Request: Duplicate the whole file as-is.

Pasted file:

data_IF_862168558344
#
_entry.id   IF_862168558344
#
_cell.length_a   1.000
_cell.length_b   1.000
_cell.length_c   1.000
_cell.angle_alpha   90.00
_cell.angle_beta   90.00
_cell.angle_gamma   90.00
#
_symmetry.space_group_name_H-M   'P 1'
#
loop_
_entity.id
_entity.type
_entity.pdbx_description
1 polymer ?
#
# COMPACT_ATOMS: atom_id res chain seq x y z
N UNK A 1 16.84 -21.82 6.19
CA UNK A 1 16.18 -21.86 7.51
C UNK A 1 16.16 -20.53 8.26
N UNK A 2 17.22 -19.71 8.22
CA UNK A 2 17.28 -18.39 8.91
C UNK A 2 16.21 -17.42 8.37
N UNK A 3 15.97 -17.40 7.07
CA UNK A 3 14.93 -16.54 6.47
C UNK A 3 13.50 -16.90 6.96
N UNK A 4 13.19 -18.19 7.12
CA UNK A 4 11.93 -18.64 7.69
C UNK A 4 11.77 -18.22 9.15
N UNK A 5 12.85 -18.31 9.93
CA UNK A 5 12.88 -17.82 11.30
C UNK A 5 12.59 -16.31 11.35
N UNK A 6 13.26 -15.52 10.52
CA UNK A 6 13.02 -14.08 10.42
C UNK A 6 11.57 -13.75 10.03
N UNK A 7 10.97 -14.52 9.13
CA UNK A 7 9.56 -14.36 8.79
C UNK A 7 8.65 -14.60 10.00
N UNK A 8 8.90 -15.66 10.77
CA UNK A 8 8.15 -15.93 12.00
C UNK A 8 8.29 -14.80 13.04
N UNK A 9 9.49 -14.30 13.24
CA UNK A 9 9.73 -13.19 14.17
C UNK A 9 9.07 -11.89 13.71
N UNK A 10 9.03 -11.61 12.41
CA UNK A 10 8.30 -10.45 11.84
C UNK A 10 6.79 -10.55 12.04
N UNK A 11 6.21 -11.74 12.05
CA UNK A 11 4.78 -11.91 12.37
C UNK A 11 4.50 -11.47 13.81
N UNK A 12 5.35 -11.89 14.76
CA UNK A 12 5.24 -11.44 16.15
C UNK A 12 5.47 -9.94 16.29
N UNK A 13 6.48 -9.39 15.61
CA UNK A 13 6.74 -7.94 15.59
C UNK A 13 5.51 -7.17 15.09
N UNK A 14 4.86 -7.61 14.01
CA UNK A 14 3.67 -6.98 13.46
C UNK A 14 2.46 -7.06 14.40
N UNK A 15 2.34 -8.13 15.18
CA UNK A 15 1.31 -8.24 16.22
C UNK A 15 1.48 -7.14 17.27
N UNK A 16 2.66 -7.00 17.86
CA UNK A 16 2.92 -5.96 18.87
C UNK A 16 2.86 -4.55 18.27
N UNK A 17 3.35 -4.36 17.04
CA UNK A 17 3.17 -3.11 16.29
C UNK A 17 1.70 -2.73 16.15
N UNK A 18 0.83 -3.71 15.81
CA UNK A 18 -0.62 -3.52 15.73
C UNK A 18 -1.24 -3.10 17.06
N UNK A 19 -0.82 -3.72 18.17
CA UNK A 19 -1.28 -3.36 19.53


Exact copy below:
data_IF_862168558344
#
_entry.id   IF_862168558344
#
_cell.length_a   1.000
_cell.length_b   1.000
_cell.length_c   1.000
_cell.angle_alpha   90.00
_cell.angle_beta   90.00
_cell.angle_gamma   90.00
#
_symmetry.space_group_name_H-M   'P 1'
#
loop_
_entity.id
_entity.type
_entity.pdbx_description
1 polymer ?
#
# COMPACT_ATOMS: atom_id res chain seq x y z
N UNK A 1 16.84 -21.82 6.19
CA UNK A 1 16.18 -21.86 7.51
C UNK A 1 16.16 -20.53 8.26
N UNK A 2 17.22 -19.71 8.22
CA UNK A 2 17.28 -18.39 8.91
C UNK A 2 16.21 -17.42 8.37
N UNK A 3 15.97 -17.40 7.07
CA UNK A 3 14.93 -16.54 6.47
C UNK A 3 13.50 -16.90 6.96
N UNK A 4 13.19 -18.19 7.12
CA UNK A 4 11.93 -18.64 7.69
C UNK A 4 11.77 -18.22 9.15
N UNK A 5 12.85 -18.31 9.93
CA UNK A 5 12.88 -17.82 11.30
C UNK A 5 12.59 -16.31 11.35
N UNK A 6 13.26 -15.52 10.52
CA UNK A 6 13.02 -14.08 10.42
C UNK A 6 11.57 -13.75 10.03
N UNK A 7 10.97 -14.52 9.13
CA UNK A 7 9.56 -14.36 8.79
C UNK A 7 8.65 -14.60 10.00
N UNK A 8 8.90 -15.66 10.77
CA UNK A 8 8.15 -15.93 12.00
C UNK A 8 8.29 -14.80 13.04
N UNK A 9 9.49 -14.30 13.24
CA UNK A 9 9.73 -13.19 14.17
C UNK A 9 9.07 -11.89 13.71
N UNK A 10 9.03 -11.61 12.41
CA UNK A 10 8.30 -10.45 11.84
C UNK A 10 6.79 -10.55 12.04
N UNK A 11 6.21 -11.74 12.05
CA UNK A 11 4.78 -11.91 12.37
C UNK A 11 4.50 -11.47 13.81
N UNK A 12 5.35 -11.89 14.76
CA UNK A 12 5.24 -11.44 16.15
C UNK A 12 5.47 -9.94 16.29
N UNK A 13 6.48 -9.39 15.61
CA UNK A 13 6.74 -7.94 15.59
C UNK A 13 5.51 -7.17 15.09
N UNK A 14 4.86 -7.61 14.01
CA UNK A 14 3.67 -6.98 13.46
C UNK A 14 2.46 -7.06 14.40
N UNK A 15 2.34 -8.13 15.18
CA UNK A 15 1.31 -8.24 16.22
C UNK A 15 1.48 -7.14 17.27
N UNK A 16 2.66 -7.00 17.86
CA UNK A 16 2.92 -5.96 18.87
C UNK A 16 2.86 -4.55 18.27
N UNK A 17 3.35 -4.36 17.04
CA UNK A 17 3.17 -3.11 16.29
C UNK A 17 1.70 -2.73 16.15
N UNK A 18 0.83 -3.71 15.81
CA UNK A 18 -0.62 -3.52 15.73
C UNK A 18 -1.24 -3.10 17.06
N UNK A 19 -0.82 -3.72 18.17
CA UNK A 19 -1.28 -3.36 19.53